In a twist in the court battle between the Federal Trade Commission and Staples over the retailer’s acquisition of rival Office Depot, the presiding judge unsealed documents Thursday showing that the FTC pressured Amazon to lie and say its business-supplies efforts would not be ready to compete until 2017, when they have already launched in the space.
The U.S. District Judge for Washington, D.C., Emmet Sullivan, unsealed the portion of the proceedings that show that the FTC told Amazon to falsely testify, although an Amazon executive chose not to do so. Sullivan himself questioned Prentis Wilson, VP of Amazon Business, regarding the matter.
The FTC has moved to block the merger, saying that there will be a lack of competition in the business-contracts supplies business if the two retailers merge.
In its zeal to protect competition in office supplies retail, the FTC may have gone too far.
On Wednesday, the judge deduced by questioning that Amazon rejected language provided by the FTC that said Amazon Business wouldn’t be ready to respond to “Requests for Proposal” for business contracts for two years and that it didn’t have much control over the quality of goods supplied by third-party sellers in its marketplace.
Although Amazon struck the FTC’s proposed language and never testified to any lack of readiness or quality in the space, Judge Sullivan asked Amazon’s Wilson a series of questions that made clear that the FTC’s desired characterization of Amazon’s Business efforts wouldn’t fly. Sullivan took issue with the FTC’s action, even though it never went anywhere, and unsealed the portion of the day’s court reporting that recorded his exchange with Wilson on Thursday.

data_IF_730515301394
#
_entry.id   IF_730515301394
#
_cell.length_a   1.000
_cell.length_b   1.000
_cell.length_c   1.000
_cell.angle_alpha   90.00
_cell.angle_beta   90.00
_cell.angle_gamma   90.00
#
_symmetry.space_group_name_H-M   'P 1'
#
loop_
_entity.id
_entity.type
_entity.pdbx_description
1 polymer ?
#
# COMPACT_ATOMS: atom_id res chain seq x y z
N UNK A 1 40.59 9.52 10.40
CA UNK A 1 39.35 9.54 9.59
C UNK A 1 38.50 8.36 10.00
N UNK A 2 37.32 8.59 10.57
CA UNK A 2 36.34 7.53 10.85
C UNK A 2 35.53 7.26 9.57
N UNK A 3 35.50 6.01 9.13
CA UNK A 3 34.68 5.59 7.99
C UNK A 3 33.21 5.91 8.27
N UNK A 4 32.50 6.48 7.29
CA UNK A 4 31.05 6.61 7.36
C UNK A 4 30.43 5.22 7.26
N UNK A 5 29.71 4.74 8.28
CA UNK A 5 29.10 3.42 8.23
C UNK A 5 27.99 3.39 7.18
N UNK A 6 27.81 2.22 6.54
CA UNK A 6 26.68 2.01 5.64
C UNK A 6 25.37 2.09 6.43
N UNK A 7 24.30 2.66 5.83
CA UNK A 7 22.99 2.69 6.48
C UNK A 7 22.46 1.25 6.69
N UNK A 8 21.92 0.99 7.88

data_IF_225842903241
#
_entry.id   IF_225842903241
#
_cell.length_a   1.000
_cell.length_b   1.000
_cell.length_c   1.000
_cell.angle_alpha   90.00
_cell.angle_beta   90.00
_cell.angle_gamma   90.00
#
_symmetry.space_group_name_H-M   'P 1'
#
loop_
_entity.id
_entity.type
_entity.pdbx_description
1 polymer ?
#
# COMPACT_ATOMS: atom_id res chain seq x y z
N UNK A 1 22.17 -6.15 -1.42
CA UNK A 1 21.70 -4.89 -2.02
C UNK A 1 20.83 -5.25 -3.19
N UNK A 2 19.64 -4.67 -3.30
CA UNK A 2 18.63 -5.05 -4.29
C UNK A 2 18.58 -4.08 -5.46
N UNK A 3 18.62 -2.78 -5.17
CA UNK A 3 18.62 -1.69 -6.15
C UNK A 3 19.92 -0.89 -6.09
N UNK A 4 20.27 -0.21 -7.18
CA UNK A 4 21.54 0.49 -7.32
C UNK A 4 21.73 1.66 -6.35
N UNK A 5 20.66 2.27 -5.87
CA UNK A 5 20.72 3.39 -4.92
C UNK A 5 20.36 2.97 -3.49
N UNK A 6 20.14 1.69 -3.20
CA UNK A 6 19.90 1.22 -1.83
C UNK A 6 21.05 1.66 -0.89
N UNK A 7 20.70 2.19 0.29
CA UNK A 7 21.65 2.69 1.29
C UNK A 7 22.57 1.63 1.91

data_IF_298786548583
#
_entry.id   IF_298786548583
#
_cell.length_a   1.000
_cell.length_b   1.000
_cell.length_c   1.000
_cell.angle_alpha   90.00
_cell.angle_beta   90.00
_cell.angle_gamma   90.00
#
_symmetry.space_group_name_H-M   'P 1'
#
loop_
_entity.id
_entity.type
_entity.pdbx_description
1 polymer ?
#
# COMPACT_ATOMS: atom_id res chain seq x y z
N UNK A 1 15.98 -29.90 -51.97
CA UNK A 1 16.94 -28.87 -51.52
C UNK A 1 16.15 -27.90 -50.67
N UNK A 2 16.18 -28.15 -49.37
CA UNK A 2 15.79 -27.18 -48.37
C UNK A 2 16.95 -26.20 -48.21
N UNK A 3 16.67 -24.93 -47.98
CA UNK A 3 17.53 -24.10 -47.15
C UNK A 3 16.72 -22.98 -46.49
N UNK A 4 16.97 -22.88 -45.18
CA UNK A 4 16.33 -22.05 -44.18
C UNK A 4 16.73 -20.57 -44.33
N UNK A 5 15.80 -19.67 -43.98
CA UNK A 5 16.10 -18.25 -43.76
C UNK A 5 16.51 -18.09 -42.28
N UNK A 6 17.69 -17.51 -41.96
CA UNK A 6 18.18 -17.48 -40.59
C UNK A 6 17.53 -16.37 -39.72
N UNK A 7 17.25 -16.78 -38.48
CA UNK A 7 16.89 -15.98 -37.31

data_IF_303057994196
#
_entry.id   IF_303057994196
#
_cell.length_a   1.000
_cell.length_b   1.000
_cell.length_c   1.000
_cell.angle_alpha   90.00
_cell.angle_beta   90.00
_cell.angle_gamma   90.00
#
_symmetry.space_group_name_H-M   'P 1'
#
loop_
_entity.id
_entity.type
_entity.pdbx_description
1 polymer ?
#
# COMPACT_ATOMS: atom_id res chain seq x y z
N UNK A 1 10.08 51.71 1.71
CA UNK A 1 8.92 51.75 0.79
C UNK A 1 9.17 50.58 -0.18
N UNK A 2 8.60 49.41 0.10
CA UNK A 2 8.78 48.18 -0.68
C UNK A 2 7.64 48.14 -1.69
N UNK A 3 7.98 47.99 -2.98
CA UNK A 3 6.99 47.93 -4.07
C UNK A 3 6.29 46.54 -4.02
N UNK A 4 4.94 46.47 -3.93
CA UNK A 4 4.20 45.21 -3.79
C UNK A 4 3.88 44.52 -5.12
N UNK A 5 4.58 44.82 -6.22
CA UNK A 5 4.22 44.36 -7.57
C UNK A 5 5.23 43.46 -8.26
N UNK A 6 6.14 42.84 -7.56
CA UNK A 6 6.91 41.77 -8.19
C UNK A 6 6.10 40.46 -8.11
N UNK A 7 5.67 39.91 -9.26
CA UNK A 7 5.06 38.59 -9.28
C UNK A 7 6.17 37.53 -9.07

“And my comments, I want them public, also, and the exchange I just had with Mr. Wilson because that shouldn’t be kept from the public,” he said, according to the document. “The public ought to know that the government wanted Amazon to say some things that weren't true, and that's going to be public.”
At points, Wilson seems reluctant to answer Sullivan, or to characterize the FTC’s actions one way or another, because, he said, he was concerned about being factual and not revealing confidential communications he had with his lawyers. But Sullivan was adamant in his questioning, and took the unusual step of unsealing that portion of the day’s proceedings.
The exchange could mark the turning point for the matter, which, until now, has increasingly seemed to favor the FTC’s argument that a Staples-Office Depot merger would stifle competition in business contracts.
In fact, while the FTC has downplayed Amazon’s influence, it’s Staples that has filed for more information about the e-retail giant’s business contracts pursuits.
The court exchange revealed pretty clear evidence that Amazon is, actually, well on its way to establishing a robust business in the space. In fact, before Wednesday’s hearing, rumors began to swirl that Amazon itself would attempt to buy Office Depot or another business supplies company. In any case, contrary to what the FTC apparently would have liked to hear in court, Staples and Office Depot may indeed need to merge in order to be able to take on Amazon, whether it’s in two years, or sooner.